The Hairdresserâ€™s Husband (Le mari de la coiffeuse) is a 1990 film by Patrice Leconte, whom individuals may know as the director of 1978â€™s Les BronzÃ©s, 1985â€™s Les SpÃ©cialistes and 1989â€™s Monsieur Hire. Leconte is interesting because of the wide array of genres in which ey works; the aforementioned Les BronzÃ©s is a comedy, 1996â€™s Ridicule is a period piece, and The Hairdresserâ€™s Husband showcases Leconteâ€™s ability to go beyond genre conventions in creating a film that is operates on a number of distinct levels. Jean Rochefort (Que la fÃªte commence, Le Crabe-tambour) plays the lead role as Antoine.
Antoineâ€™s life really is a set of repeating events that showcases how there is both serious similarity and difference to be had over the course of oneâ€™s time on earth. Set up in a serious of flashbacks, The Hairdresserâ€™s Husband is based on Antoineâ€™s obsession with hairdressers. This attraction has been a constant throughout the entirety of Antoineâ€™s existence, as one of Antoineâ€™s first crushes focused on a hairdresser that committed suicide. This desire manifests itself again in Antoineâ€™s later life, as ey happens upon Mathilde (Anna Galiena, known for JamÃ³n, jamÃ³n, and Being Human) and starts a relationship. Mathilde and Antoineâ€™s love knows no bounds, and while surprising, Mathildeâ€™s suicide makes perfect sense. This is because that the two share a love that is so intense that Mathilde knows that losing it would be an unbearable sort of pain.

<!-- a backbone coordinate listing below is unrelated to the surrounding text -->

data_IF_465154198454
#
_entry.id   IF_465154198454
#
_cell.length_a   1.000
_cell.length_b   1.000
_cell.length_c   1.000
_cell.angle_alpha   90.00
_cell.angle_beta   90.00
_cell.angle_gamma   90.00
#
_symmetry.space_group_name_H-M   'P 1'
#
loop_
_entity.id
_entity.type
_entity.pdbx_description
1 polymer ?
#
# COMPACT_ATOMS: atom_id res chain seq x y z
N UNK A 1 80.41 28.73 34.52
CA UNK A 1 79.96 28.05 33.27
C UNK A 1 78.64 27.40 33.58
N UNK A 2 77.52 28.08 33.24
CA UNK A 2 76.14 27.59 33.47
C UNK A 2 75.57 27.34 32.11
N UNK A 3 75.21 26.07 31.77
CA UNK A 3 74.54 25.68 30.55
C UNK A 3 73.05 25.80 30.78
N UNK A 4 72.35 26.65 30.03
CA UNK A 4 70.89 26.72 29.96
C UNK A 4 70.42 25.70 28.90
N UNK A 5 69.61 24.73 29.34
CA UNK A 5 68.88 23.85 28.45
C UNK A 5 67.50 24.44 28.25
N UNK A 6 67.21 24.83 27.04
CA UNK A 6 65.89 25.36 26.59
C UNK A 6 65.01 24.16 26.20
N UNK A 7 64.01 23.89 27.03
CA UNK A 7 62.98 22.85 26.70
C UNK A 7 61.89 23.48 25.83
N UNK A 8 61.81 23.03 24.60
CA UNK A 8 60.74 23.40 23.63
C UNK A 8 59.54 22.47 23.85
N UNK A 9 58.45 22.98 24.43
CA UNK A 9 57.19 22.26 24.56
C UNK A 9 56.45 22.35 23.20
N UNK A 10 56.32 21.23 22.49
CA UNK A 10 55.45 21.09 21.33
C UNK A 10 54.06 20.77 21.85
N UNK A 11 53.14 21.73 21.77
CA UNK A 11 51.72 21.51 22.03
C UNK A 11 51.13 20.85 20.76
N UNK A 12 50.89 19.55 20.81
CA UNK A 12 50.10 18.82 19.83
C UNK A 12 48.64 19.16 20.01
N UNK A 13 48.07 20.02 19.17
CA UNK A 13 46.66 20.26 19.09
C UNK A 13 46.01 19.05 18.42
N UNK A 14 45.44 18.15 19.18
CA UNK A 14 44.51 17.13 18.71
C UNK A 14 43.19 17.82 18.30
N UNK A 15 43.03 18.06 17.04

The Severin release of The Hairdresserâ€™s Husband uses English subtitles to ensure that all understand what exactly is going on, while unlike many transfers of rare or foreign movies, there are a number of substantive and interesting extras to be had. â€œLeconte on Leconte Part 1â€ is a rare view into the mind of the director, as more than just this film is covered. This featurette feels more like a guide for anyone that wishes to get into Leconteâ€™s extensive corpus, but should be understood as essential viewing for anyone that picks this film up. In a more specific vein, the interview with Anna Galiena (â€œThe Hairdresserâ€™s Recollectionsâ€)gives viewers much more of a sense on how the star and the directorâ€™s desires for the movie varied. Overall, a great package from Severin, and one that any fan of cinema that differs from the norm should pick up.
The Hairdresserâ€™s Husband (DVD) / 2009 Severin Films / 82 Minutes / http://www.severin-films.com